The Local Legal Initiative provides local news organizations with direct legal services to pursue enterprise and investigative stories in their communities.
In Tennessee, local reporters and news organizations face many legal obstacles, including excessive delays in access to public records, challenges in access to body camera video, problems with electronic records access and overly broad applications of law enforcement exemptions.
There is no administrative appeals process or ombudsperson office in the state, so requesters must challenge all records request denials through litigation. News organizations in the state require more resources to bring such lawsuits.
Since the launch of the Local Legal Initiative in Tennessee in 2020, state lawmakers passed a bill strengthening campaign finance and ethics rules — a move that appeared to be an outgrowth of an open meetings lawsuit in which Local Legal Initiative Attorney Paul McAdoo represented a group of Tennessee news media and open government organizations.
McAdoo continued to provide legal support for the law enforcement accountability reporting of investigative journalist Marc Perrusquia. In April, he sued the city of Memphis for access to records documenting how the Memphis Police Department supports officers who have been subject to disciplinary proceedings. And in June, he sued the Shelby County sheriff for access to video footage capturing a Memphis police officer’s use of excessive force.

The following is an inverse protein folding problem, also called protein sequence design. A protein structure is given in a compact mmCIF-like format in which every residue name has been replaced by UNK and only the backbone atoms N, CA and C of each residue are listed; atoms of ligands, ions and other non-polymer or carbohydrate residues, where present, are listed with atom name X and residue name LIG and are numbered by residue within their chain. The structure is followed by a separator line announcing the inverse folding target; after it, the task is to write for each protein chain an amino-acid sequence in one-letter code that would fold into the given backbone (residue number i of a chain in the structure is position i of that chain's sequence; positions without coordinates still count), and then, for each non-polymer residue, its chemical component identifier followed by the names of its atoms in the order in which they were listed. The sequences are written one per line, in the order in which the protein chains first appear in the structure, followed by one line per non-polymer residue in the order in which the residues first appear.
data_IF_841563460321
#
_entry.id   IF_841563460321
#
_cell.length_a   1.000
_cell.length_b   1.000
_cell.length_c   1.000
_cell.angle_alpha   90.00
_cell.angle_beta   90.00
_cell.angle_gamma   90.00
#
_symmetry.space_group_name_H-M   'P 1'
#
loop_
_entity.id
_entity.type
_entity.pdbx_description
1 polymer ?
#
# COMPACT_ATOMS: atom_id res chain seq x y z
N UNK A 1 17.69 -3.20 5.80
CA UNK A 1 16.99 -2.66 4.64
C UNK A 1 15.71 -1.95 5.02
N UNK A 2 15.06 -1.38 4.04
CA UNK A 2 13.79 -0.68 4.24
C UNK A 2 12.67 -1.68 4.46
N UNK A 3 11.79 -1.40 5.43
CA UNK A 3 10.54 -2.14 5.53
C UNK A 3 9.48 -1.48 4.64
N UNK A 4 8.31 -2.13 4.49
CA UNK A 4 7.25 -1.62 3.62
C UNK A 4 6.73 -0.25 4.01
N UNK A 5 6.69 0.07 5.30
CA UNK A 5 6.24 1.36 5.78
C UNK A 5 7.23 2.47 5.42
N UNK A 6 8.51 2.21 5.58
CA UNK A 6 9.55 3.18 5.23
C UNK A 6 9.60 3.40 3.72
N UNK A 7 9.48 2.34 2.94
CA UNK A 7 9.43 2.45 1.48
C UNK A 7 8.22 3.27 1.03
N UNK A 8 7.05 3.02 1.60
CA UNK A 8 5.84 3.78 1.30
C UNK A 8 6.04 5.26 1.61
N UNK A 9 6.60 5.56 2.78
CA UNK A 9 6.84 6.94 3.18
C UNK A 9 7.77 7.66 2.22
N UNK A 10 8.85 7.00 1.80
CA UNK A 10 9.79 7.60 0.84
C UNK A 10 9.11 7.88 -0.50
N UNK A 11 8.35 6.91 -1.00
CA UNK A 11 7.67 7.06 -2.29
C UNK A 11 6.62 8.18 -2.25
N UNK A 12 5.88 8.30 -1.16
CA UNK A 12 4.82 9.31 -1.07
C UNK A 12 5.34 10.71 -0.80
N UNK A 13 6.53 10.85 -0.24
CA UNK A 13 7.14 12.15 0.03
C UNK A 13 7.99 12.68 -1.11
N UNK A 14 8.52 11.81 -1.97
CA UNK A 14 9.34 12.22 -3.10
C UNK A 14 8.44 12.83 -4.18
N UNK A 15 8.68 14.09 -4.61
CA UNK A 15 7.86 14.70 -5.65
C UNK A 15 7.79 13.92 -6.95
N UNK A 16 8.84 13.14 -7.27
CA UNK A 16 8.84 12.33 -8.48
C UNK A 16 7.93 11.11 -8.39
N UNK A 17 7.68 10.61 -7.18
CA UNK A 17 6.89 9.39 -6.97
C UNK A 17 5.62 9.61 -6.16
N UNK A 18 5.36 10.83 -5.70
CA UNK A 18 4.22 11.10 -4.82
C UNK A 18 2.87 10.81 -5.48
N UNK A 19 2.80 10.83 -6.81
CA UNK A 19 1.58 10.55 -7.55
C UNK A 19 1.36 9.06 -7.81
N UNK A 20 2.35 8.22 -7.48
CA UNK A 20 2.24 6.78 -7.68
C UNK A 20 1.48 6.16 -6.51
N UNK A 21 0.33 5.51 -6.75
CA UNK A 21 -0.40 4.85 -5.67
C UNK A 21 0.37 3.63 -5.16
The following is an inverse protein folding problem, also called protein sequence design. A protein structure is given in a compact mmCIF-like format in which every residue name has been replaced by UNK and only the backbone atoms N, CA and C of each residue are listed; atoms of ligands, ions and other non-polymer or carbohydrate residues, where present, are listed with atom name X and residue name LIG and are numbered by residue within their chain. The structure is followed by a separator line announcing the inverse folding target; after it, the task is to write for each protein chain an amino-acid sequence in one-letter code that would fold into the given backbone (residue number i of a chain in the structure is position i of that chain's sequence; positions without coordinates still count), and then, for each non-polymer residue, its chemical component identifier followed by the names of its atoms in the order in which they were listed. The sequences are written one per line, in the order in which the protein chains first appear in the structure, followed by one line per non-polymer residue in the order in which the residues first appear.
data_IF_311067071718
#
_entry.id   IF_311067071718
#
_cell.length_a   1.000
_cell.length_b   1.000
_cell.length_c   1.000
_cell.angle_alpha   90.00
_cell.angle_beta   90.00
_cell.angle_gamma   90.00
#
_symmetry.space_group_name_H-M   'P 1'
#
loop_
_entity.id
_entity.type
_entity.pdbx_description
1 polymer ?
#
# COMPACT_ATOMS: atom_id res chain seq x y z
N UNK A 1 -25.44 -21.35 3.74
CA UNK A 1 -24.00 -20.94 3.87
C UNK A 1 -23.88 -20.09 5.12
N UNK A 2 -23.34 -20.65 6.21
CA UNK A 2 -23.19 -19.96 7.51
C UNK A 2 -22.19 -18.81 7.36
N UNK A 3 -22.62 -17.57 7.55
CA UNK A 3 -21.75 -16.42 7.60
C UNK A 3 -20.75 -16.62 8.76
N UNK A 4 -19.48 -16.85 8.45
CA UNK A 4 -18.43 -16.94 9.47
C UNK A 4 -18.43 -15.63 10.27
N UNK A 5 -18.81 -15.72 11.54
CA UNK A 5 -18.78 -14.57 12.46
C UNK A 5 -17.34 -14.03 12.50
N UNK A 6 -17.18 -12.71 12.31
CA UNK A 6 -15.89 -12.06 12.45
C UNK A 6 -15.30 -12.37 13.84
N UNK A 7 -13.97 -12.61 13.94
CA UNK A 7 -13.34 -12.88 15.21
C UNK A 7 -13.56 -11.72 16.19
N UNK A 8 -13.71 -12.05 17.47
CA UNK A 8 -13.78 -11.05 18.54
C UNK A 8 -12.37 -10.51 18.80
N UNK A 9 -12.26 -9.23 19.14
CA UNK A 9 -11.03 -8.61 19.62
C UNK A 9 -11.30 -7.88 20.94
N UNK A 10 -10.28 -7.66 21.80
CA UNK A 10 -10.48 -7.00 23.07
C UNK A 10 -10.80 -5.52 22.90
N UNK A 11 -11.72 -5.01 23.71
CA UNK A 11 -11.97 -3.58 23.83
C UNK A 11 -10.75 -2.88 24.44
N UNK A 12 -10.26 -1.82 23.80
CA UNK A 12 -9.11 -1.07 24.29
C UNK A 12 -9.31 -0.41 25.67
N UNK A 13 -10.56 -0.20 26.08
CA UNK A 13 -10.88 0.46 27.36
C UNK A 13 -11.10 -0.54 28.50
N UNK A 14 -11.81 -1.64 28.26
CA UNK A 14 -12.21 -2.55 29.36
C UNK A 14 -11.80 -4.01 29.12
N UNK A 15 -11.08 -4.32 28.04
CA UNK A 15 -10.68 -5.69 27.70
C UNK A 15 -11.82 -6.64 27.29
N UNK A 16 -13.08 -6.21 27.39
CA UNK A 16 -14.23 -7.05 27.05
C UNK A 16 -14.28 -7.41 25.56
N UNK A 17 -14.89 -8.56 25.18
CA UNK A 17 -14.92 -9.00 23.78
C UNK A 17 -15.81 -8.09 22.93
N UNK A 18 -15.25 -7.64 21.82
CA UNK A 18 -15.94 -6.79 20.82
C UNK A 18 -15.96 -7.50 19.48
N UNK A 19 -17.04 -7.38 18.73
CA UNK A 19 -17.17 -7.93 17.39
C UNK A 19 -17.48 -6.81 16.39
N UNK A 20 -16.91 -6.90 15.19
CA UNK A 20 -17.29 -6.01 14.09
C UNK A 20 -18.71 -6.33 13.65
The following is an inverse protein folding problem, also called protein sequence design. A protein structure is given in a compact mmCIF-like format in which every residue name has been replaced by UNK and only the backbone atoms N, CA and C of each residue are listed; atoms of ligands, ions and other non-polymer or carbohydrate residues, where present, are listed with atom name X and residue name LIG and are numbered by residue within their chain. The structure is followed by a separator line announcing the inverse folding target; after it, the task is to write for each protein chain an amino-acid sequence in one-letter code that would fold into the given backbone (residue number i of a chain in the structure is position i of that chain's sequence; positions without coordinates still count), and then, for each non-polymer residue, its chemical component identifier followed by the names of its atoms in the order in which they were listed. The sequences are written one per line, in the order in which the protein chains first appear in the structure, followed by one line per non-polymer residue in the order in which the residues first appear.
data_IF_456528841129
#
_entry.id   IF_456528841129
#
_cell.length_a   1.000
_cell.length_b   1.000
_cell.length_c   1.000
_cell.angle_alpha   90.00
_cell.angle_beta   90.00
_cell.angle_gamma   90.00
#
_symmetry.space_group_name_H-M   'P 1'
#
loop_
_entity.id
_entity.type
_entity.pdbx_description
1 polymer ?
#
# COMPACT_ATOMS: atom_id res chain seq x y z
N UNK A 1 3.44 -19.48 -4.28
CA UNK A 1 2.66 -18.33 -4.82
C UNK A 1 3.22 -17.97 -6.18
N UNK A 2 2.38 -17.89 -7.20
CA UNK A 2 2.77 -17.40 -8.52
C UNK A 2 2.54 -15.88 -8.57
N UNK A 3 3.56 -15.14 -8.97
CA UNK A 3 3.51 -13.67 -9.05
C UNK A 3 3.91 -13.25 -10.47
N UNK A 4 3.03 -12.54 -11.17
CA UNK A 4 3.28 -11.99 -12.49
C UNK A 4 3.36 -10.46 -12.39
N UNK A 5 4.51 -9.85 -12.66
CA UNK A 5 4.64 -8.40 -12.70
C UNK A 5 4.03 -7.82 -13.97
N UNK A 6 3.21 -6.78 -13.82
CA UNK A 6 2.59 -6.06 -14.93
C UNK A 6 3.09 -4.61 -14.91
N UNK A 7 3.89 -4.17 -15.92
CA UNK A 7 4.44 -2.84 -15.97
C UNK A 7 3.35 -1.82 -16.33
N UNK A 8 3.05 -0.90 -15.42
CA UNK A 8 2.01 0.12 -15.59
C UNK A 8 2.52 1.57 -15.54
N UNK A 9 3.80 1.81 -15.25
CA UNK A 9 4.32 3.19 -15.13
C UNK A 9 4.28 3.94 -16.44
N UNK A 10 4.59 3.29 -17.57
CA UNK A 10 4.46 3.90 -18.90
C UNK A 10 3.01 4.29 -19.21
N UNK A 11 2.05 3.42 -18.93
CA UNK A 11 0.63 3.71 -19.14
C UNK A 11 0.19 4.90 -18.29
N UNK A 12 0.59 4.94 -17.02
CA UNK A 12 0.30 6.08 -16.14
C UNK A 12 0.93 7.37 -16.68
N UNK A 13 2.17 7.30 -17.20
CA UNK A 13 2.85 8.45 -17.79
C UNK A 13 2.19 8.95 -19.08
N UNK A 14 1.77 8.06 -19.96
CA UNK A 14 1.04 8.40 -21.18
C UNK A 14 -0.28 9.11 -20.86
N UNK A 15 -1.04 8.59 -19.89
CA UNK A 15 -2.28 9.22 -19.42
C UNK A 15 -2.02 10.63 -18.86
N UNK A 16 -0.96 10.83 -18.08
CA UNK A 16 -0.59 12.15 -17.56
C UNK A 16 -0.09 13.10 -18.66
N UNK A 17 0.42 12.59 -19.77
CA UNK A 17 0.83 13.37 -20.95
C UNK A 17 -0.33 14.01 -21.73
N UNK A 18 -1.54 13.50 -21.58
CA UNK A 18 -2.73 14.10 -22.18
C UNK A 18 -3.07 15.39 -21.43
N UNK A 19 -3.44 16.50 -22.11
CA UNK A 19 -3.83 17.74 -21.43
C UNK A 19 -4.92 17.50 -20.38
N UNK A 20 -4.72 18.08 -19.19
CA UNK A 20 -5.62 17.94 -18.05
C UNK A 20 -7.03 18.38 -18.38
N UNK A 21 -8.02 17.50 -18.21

Through the Reporters Committee’s free Legal Hotline, McAdoo also helped the nonprofit Nashville Banner obtain billing records that revealed why taxpayers paid nearly $900,000 for a local election commission to litigate an anti-tax charter amendment that never even made it onto the ballot.